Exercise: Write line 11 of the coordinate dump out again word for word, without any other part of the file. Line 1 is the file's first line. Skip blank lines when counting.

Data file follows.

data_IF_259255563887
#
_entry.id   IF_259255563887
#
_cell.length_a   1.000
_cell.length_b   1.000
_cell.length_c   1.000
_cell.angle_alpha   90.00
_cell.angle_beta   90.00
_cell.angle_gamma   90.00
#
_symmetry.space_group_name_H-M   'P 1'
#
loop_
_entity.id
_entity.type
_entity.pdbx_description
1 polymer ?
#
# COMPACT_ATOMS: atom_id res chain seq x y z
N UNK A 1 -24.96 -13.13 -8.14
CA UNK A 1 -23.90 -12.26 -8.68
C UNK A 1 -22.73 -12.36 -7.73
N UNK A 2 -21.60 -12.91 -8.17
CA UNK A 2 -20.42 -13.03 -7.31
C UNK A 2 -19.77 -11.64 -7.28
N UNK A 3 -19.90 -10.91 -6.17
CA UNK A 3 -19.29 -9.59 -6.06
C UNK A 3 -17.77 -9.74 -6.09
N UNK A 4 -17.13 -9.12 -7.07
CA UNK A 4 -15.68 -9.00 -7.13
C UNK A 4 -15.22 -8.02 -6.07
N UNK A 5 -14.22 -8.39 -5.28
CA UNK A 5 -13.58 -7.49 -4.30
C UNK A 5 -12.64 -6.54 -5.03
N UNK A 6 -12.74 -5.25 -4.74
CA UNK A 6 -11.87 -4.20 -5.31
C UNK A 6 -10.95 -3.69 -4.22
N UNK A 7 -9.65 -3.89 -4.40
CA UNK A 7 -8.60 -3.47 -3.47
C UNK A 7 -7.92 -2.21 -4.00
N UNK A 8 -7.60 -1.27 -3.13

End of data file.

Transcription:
#